“We still enjoy life in spite of the illness”
16 Oct 2019
Ellý Katrín Guðmundsdóttir had an exciting job as Deputy Mayor of the Icelandic capital of Reykjavík and was at the height of her career when she first began to feel something was wrong. “As if I were a shadow of myself,” is how she describes it. Three years ago, when she was 51, she was diagnosed with Alzheimer’s disease.
“My husband and I still make plans for the future. But the daily routines are almost more important. We make an effort to make them enjoyable and to get the most out of life,” says Ellý Katrín Guðmundsdóttir.
Just over three years ago, Ellý Katrín Guðmundsdóttir began feeling unhappy and unwell. Her colleagues at work had noticed that she wasn’t completely on top of things. She was getting things wrong that she was used to being able to do quickly, without any problem. She has a supportive boss who suggested that she should take some time off and also go and see a doctor to have some tests done.
Five months later, Ellý Katrín Guðmundsdóttir got a shock when the diagnosis came back as Alzheimer’s disease. She had suspected it might be depression or chronic fatigue syndrome, or maybe that she had reached the menopause. But not dementia.
“From that day on, I had to start adjusting to a new life. It didn’t just affect me – it affected my whole family,” explains Ellý Katrín Guðmundsdóttir.
We meet on a beautiful August day in Reykjavik, the capital of Iceland. The Nordic dementia network is convening in Iceland and has the privilege of meeting Ellý Katrín Guðmundsdóttir and her husband, Magnús K. Magnússon. The subject of this network meeting is younger people with dementia (the under 65s). It is a common misconception that dementia only affects elderly people. Younger people can also develop the disease. Often it strikes when they are at the height of their professional careers, and it requires adjustment not just for them and their families but also for their bosses, colleagues and business partners.
Ellý Katrín Guðmundsdóttir still works in the same office she had when she was deputy mayor. But now her role is different and has been adapted to her changed circumstances. Being at work is good for her. Some things have become more difficult, such as reading or writing by hand. She can also feel more unsteady and tired during the day. But this feeling is made up for by the fact that she also feels she gets lots of support, help and encouragement from those around her.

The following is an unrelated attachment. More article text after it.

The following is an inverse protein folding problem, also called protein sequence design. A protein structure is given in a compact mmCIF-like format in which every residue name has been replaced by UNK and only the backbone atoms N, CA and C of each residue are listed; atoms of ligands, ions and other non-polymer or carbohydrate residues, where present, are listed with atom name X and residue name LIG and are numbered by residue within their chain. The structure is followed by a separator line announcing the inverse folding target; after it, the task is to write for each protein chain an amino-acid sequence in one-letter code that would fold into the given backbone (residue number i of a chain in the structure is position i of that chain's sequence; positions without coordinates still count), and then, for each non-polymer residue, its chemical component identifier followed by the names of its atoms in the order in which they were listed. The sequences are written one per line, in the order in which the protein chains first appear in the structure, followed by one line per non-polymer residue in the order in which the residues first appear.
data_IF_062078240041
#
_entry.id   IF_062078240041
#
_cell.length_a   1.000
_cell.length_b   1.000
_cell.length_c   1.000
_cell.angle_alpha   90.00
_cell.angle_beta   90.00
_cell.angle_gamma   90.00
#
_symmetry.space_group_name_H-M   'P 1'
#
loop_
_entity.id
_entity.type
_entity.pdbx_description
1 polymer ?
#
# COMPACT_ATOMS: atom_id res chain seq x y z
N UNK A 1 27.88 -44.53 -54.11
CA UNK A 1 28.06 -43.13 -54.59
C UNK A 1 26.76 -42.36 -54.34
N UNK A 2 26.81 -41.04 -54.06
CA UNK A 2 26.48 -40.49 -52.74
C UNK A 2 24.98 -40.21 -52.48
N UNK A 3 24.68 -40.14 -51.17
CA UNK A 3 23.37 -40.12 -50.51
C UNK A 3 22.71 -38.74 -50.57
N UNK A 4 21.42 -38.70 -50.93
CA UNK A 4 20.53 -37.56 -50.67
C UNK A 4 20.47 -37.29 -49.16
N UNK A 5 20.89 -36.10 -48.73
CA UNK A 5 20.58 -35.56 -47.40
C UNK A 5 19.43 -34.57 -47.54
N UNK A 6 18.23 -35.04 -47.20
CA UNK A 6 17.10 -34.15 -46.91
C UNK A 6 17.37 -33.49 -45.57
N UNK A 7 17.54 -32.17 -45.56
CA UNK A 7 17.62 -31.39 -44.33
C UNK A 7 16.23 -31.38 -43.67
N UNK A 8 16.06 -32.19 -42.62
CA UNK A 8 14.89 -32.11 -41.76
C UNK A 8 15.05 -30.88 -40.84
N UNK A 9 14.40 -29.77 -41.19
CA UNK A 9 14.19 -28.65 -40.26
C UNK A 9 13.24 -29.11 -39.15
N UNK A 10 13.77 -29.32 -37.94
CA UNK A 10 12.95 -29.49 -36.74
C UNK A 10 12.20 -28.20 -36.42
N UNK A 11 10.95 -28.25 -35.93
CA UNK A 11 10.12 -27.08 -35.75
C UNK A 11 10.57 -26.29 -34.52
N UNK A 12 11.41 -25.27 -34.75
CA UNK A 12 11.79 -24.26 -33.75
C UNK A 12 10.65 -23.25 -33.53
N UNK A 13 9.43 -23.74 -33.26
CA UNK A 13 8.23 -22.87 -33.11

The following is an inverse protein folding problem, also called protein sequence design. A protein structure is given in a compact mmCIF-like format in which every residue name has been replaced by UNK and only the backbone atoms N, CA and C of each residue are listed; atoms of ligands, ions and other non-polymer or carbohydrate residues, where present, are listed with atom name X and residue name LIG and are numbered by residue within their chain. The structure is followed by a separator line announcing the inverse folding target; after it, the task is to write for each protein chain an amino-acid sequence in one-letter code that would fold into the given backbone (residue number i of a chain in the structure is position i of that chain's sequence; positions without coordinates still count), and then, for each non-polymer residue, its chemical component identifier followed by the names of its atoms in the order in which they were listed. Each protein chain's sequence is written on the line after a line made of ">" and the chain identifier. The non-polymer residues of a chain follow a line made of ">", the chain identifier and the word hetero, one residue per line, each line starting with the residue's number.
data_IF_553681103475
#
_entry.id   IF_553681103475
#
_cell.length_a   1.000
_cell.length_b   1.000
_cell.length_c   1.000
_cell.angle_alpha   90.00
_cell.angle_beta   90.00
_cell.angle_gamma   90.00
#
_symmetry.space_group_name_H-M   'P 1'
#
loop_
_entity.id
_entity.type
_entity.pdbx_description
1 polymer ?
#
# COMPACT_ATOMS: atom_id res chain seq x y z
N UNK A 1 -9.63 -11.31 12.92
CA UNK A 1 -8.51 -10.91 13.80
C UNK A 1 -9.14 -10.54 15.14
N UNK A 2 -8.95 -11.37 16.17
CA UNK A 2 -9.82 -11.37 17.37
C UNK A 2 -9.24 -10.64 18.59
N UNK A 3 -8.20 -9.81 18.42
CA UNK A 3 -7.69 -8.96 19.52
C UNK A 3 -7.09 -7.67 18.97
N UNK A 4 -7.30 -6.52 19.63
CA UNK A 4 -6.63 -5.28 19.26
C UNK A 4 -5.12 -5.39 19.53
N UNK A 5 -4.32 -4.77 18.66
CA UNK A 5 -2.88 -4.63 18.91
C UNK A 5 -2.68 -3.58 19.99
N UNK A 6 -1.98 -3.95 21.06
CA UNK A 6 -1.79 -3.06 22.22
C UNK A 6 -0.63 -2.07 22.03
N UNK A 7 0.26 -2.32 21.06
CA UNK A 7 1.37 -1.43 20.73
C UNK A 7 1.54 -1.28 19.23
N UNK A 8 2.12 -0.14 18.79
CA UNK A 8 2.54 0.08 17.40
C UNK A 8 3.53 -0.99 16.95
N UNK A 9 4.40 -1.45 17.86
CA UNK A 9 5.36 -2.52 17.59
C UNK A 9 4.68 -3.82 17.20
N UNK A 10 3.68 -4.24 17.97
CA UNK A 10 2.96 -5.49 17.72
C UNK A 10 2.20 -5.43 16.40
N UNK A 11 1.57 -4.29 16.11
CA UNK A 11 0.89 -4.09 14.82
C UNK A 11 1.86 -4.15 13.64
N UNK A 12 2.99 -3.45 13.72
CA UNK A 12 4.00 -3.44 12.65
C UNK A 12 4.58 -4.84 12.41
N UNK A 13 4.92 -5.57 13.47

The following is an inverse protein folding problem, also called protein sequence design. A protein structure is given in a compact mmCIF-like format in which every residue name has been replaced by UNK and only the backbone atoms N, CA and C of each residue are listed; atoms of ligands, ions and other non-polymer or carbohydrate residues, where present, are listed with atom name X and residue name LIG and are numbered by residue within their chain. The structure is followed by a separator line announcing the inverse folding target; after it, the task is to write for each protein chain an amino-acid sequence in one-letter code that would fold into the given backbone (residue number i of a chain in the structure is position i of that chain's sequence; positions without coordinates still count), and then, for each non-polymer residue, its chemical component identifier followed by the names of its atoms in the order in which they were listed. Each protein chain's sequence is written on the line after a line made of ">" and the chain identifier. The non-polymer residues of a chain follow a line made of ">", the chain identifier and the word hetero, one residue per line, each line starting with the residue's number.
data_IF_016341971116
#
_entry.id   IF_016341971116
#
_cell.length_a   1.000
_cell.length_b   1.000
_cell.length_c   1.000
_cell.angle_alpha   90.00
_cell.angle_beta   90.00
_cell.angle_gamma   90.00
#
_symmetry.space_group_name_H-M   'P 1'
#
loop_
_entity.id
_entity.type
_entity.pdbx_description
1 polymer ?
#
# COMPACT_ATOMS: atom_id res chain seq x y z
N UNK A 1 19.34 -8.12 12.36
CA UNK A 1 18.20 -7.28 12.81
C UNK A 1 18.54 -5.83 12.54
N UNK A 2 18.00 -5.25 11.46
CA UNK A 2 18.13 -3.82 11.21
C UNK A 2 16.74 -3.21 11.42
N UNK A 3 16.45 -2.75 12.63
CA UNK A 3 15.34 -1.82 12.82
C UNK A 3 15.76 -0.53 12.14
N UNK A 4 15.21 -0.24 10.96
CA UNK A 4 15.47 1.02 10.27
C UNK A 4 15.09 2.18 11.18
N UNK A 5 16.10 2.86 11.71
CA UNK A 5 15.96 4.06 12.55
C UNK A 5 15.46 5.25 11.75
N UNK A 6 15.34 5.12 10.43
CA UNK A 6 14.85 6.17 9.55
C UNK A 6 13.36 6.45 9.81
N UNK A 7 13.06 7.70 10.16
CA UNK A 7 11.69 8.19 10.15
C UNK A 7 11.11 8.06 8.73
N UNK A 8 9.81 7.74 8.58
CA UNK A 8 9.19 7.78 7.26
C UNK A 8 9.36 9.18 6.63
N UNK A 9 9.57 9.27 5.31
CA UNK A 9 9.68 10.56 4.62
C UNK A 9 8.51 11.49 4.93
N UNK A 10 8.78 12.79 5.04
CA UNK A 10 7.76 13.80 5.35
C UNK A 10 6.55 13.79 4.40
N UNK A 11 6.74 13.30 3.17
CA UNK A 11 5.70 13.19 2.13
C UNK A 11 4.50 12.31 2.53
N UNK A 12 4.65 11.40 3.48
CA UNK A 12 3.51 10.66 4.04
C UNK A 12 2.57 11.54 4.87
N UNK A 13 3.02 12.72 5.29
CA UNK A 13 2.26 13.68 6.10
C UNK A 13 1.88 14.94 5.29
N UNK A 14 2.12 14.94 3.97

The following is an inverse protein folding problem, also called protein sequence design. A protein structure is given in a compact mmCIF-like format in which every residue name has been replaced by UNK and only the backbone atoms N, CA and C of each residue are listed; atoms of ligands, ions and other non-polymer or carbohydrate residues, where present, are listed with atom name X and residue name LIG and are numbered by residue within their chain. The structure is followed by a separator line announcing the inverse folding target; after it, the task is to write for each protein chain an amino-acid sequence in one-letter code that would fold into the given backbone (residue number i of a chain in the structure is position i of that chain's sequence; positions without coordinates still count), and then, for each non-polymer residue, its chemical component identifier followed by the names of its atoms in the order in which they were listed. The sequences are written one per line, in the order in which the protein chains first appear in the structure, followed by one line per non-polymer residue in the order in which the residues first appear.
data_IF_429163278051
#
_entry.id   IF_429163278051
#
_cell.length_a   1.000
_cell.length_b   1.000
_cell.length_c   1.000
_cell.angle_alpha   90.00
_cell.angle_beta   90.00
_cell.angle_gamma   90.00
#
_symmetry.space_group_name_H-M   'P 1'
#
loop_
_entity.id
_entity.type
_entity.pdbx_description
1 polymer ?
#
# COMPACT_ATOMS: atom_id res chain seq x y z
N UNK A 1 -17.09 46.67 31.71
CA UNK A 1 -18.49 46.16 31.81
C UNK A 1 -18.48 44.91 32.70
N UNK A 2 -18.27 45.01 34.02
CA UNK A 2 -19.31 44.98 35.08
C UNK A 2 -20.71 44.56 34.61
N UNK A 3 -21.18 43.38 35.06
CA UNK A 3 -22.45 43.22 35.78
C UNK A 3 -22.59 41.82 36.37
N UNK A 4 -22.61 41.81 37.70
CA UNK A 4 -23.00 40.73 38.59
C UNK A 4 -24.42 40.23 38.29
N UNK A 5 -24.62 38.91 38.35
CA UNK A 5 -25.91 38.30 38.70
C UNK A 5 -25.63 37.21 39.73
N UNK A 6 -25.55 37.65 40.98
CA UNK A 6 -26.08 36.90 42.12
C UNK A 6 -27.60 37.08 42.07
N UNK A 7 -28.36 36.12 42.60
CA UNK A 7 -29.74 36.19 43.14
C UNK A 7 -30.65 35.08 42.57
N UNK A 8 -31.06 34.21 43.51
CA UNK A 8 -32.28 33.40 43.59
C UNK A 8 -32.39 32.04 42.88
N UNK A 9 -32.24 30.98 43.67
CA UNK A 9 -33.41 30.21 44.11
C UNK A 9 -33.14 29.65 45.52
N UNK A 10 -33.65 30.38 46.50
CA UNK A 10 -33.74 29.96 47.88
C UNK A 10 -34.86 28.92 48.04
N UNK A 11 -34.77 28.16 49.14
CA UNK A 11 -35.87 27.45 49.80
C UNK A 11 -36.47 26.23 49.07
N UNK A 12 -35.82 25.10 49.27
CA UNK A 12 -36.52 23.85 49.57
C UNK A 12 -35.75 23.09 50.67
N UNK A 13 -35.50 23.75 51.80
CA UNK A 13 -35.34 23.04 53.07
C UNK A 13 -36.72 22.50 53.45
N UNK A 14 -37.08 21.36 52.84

“I get lots of love and support from the people around me. Both from people I know well and from others. People have come up to me and told me that I am helping to reduce the stigma and the feeling of shame associated with dementia.”
Since March 2017, Ellý Katrín Guðmundsdóttir and Magnús K. Magnússon have attended lots of events and talked about the illness that the family is living with. That was when the couple made the joint decision to start telling people outside their very close circle of family and friends about the condition. The ‘secret’ was a heavy burden to carry. What are you supposed to answer when someone asks, “How are you?” The truth, or a sanitised version, a lie?
“When there are no secrets it is much easier to answer questions. People know and people care and without all the secrecy there is no space for rumours and speculation. People understand why Ellý isn’t working if she doesn’t turn up at the office one day,” says Magnús K. Magnússon.
He has a job that allows him to be flexible and prioritise accompanying his wife when she speaks in public about her condition. He supports her when she needs support – and at other times he is there, sharing her experiences when she speaks about Alzheimer’s.
“Our focus is on the here and now”
The couple have a close relationship, and both feel that the illness is bringing them even closer together.
“Our focus is on the here and now. On getting as much out of life as possible. We go for walks around Reykjavik every day, attend concerts and enjoy music, visit nice restaurants and get out and about as much as we can. We are enjoying life more than ever,” says Ellý Katrín Guðmundsdóttir.
Ellý Katrín Guðmundsdóttir and Magnús K. Magnússon’s message to other younger people with dementia is that life does not end with the diagnosis.
“Look after yourself, be truthful and honest and enjoy life. Keep going, dementia is not something to be ashamed of,” says Magnús K. Magnússon.
How do you live with someone changing in front of your very eyes?
“First and foremost, you have to realise that we are all changing all the time. In my eyes Ellý is still the same person. I think we are the same and we do the same things we have always done,” says Magnús K. Magnússon.
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